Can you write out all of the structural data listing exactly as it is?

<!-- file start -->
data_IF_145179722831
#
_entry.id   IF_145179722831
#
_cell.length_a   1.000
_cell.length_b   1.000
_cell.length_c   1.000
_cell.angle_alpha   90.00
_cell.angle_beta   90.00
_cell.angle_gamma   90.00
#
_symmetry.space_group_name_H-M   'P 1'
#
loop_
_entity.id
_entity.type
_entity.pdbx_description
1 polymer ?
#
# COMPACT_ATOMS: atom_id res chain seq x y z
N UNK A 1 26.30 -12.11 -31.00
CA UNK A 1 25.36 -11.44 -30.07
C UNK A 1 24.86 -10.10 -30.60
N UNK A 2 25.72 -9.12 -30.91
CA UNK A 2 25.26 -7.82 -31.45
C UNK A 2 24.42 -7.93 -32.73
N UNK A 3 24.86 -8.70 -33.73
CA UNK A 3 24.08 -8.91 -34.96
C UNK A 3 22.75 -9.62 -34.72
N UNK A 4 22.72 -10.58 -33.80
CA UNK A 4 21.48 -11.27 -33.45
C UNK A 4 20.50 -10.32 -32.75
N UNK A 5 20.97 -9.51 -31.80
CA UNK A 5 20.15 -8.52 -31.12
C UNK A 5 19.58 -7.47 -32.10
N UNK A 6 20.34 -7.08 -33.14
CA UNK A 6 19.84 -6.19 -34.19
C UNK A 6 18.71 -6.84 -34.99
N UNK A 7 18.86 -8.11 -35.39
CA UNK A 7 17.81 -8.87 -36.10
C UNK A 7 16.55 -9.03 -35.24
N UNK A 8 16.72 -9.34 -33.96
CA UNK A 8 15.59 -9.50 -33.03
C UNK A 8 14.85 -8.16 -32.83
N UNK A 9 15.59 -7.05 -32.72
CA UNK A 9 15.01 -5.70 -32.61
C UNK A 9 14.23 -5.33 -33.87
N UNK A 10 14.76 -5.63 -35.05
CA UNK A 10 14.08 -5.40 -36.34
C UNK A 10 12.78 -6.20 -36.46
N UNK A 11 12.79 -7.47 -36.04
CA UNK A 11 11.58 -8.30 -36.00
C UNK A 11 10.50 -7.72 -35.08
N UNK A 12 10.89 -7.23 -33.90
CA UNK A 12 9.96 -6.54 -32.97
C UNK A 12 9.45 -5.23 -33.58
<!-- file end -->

data_IF_145179722831
#
_entry.id   IF_145179722831
#
_cell.length_a   1.000
_cell.length_b   1.000
_cell.length_c   1.000
_cell.angle_alpha   90.00
_cell.angle_beta   90.00
_cell.angle_gamma   90.00
#
_symmetry.space_group_name_H-M   'P 1'
#
loop_
_entity.id
_entity.type
_entity.pdbx_description
1 polymer ?
#
# COMPACT_ATOMS: atom_id res chain seq x y z
N UNK A 1 26.30 -12.11 -31.00
CA UNK A 1 25.36 -11.44 -30.07
C UNK A 1 24.86 -10.10 -30.60
N UNK A 2 25.72 -9.12 -30.91
CA UNK A 2 25.26 -7.82 -31.45
C UNK A 2 24.42 -7.93 -32.73
N UNK A 3 24.86 -8.70 -33.73
CA UNK A 3 24.08 -8.91 -34.96
C UNK A 3 22.75 -9.62 -34.72
N UNK A 4 22.72 -10.58 -33.80
CA UNK A 4 21.48 -11.27 -33.45
C UNK A 4 20.50 -10.32 -32.75
N UNK A 5 20.97 -9.51 -31.80
CA UNK A 5 20.15 -8.52 -31.12
C UNK A 5 19.58 -7.47 -32.10
N UNK A 6 20.34 -7.08 -33.14
CA UNK A 6 19.84 -6.19 -34.19
C UNK A 6 18.71 -6.84 -34.99
N UNK A 7 18.86 -8.11 -35.39
CA UNK A 7 17.81 -8.87 -36.10
C UNK A 7 16.55 -9.03 -35.24
N UNK A 8 16.72 -9.34 -33.96
CA UNK A 8 15.59 -9.50 -33.03
C UNK A 8 14.85 -8.16 -32.83
N UNK A 9 15.59 -7.05 -32.72
CA UNK A 9 15.01 -5.70 -32.61
C UNK A 9 14.23 -5.33 -33.87
N UNK A 10 14.76 -5.63 -35.05
CA UNK A 10 14.08 -5.40 -36.34
C UNK A 10 12.78 -6.20 -36.46
N UNK A 11 12.79 -7.47 -36.04
CA UNK A 11 11.58 -8.30 -36.00
C UNK A 11 10.50 -7.72 -35.08
N UNK A 12 10.89 -7.23 -33.90
CA UNK A 12 9.96 -6.54 -32.97
C UNK A 12 9.45 -5.23 -33.58